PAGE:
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Culture key to recovery and prosperity

8th December 2022

Culture, heritage and creativity are essential to our future national prosperity, levelling up and recovery from crisis, according to a Northumbria University professor.

Professor Katy Shaw, Director of Cultural Partnerships at Northumbria University and Director of Creative Communities for UKRI/AHRC, is a commissioner on the Local Government Agency’s (LGA’s) ‘Cornerstones of Culture’ report, launched today.

The final report of the LGA’s Independent Commission on Culture and Local Government says that greater collaborative work between councils and cultural partners, combined with streamlined place-based funding from government, is crucial to supporting one of the fastest growing parts of the economy.

The independent commission was launched in March, chaired by Baroness Lola Young, exploring the role local culture can play in supporting recovery from the pandemic through a programme of stakeholder engagement events and a series of roundtable discussions across four themes: sustainable and inclusive economic recovery; health inequalities; social mobility, cultural education, and creative skills; and place.

Professor Shaw, who is a Professor in English and Creative Writing at the University, was asked to be an independent commissioner for the report and give her recommendations.

She said: “From Carlisle to Cornwall we have seen and heard from individuals, communities and organisations who are tackling some of the biggest challenges facing us all today – education and skills and to health and wellbeing to civic pride and identity – using culture as a vehicle for change making and boundary breaking.

“Covid created the biggest threat to culture in living memory and our report outlines how we must now respond to the challenge of enhancing resilience, sustainability, and support for publicly funded culture in the years ahead.

“Our report makes clear asks to activate its evidence base for future policy making: the value of culture does not begin and end at the economic. When we invest in culture, we invest in ourselves.”

Seventy-five years after councils first invested in the arts in our communities following World War II, the report says local culture can now be used to support mental wellbeing, provide educational opportunity, and boost the economy as part of our recovery from the pandemic and cost-of-living crisis.

Local government invests £1.1 billion directly in cultural services each year in England, but this funding is under significant strain with the gap as calculated before the 2022 Autumn Statement standing at £2.4 billion.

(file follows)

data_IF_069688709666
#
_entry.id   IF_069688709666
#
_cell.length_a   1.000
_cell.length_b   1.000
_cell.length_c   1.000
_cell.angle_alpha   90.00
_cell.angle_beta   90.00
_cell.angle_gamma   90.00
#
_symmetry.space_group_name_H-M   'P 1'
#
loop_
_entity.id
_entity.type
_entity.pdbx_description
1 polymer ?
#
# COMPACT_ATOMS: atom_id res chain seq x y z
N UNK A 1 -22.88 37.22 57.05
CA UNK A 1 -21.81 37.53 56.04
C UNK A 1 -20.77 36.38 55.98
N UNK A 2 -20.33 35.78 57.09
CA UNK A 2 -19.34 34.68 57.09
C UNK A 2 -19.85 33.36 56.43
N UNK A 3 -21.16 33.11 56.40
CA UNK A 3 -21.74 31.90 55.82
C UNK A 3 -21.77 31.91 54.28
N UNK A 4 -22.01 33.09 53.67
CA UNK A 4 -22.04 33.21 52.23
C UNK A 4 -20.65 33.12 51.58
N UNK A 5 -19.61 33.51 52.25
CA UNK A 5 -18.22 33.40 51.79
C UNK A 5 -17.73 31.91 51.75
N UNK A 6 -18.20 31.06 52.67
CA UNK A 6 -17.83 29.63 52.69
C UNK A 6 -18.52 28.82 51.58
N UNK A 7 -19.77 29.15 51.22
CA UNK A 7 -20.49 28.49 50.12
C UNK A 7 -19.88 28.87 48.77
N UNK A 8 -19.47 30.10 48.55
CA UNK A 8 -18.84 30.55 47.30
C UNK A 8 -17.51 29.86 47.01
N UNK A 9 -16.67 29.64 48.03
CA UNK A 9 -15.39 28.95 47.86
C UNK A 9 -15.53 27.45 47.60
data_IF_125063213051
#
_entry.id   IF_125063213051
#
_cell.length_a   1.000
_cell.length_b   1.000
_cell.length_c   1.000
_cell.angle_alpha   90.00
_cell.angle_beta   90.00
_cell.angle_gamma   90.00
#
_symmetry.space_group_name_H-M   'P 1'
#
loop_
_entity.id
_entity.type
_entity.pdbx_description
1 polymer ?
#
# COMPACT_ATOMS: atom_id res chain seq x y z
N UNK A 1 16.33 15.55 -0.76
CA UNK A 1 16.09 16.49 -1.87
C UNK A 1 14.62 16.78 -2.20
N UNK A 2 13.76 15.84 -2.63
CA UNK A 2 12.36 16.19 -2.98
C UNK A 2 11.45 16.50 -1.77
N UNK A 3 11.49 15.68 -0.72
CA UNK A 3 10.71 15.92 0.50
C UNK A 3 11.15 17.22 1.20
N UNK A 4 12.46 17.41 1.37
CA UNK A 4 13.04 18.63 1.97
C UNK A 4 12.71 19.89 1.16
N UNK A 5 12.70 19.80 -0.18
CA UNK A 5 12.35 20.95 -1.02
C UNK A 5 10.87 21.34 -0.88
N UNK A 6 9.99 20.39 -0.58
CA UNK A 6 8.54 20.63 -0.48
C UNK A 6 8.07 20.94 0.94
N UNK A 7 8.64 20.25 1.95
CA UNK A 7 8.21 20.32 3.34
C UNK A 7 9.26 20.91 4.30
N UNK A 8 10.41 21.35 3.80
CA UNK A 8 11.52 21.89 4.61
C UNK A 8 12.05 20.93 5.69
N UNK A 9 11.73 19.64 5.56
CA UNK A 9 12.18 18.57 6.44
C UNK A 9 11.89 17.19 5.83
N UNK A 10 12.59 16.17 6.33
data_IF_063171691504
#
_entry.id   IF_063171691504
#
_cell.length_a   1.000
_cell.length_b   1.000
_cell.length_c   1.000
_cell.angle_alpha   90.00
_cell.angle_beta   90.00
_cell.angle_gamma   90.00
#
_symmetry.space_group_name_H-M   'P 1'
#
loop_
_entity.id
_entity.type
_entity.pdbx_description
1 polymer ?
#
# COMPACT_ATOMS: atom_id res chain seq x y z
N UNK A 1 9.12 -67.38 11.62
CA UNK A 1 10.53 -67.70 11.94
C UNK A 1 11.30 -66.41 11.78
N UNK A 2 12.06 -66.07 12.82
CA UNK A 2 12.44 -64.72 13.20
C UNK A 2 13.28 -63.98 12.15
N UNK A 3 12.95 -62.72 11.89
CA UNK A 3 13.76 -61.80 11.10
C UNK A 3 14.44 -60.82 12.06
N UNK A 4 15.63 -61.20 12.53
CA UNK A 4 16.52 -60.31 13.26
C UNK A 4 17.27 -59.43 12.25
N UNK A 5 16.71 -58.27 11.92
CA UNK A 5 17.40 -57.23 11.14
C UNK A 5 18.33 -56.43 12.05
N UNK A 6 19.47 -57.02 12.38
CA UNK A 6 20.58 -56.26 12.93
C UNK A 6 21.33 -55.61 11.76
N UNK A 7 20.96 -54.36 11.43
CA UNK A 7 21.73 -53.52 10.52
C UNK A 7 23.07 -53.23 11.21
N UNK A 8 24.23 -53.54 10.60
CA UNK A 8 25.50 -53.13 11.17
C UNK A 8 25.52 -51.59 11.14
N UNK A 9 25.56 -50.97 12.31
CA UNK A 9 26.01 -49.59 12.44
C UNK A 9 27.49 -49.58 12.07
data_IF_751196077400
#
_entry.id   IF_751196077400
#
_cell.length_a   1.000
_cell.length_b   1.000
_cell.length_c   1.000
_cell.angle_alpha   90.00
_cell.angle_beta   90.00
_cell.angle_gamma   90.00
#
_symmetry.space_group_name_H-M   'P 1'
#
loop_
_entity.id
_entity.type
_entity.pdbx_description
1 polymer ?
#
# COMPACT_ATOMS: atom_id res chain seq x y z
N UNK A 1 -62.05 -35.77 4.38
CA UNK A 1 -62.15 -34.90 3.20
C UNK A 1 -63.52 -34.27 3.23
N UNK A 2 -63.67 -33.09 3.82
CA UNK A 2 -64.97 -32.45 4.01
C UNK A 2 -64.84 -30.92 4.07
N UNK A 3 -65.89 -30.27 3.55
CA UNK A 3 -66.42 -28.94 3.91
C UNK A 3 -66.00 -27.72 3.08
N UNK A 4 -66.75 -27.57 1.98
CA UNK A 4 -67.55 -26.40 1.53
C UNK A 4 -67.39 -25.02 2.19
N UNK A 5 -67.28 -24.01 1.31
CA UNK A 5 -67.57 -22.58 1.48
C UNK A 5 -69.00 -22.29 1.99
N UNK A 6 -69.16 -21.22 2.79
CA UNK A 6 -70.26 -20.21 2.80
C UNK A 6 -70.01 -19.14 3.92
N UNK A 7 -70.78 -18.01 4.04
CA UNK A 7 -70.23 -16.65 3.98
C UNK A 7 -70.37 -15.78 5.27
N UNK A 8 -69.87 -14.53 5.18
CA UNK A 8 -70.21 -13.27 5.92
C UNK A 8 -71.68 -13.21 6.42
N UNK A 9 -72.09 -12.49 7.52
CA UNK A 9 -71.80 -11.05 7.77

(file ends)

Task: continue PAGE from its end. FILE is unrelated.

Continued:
Public funding is an essential part of the ecology of the arts and culture in the UK, which underpins growth in the creative industries and visitor economy. In 2019 the creative industries contributed £115.9 billion to the UK and accounted for 2.2 million jobs. These benefits can only be secured in the long-term with a sustainable funding settlement for local government.

It identifies four key ‘cornerstones’ essential to a healthy local cultural ecosystem: capacity, leadership, funding and evidence, and sets out detailed recommendations for securing the future of local publicly funded culture.

Baroness Lola Young, Chair of the Independent Commission on Culture and Local Government, said: “The pandemic was a powerful reminder that people reach for culture in times of crisis, as wellof those of joy and celebration. Access to culture and creativity provides hope and inspiration and enriches people’s lives. That access must be fair for all.

“The publication of this report is not the end of the story. I hope our findings and recommendations will help councils, regional bodies, cultural arms-length bodies and national government to work together with cultural organisations and communities to weather the latest storm and secure the future of this vital community infrastructure.”

Professor Shaw also sat on a commission led by former Prime Minister Gordon Brown, calling for greater devolution of power from London to the regions. Labour’s 'Commission on the UK’s Future' report was also launched earlier this week, which recommends substantial reforms to British politics, including handing economic powers over issues including transport and culture to towns and cities.

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Department of Humanities

Humanities At Northumbria Is Composed Of Three Subject Teams: History, Literature & Creative Writing, And English Language & Linguistics, And Is Also Developing Strengths In The Fields Of American Studies And Heritage Studies.

Katy Shaw

Professor in the Department of Humanities and lead researcher into twenty-first century writings.

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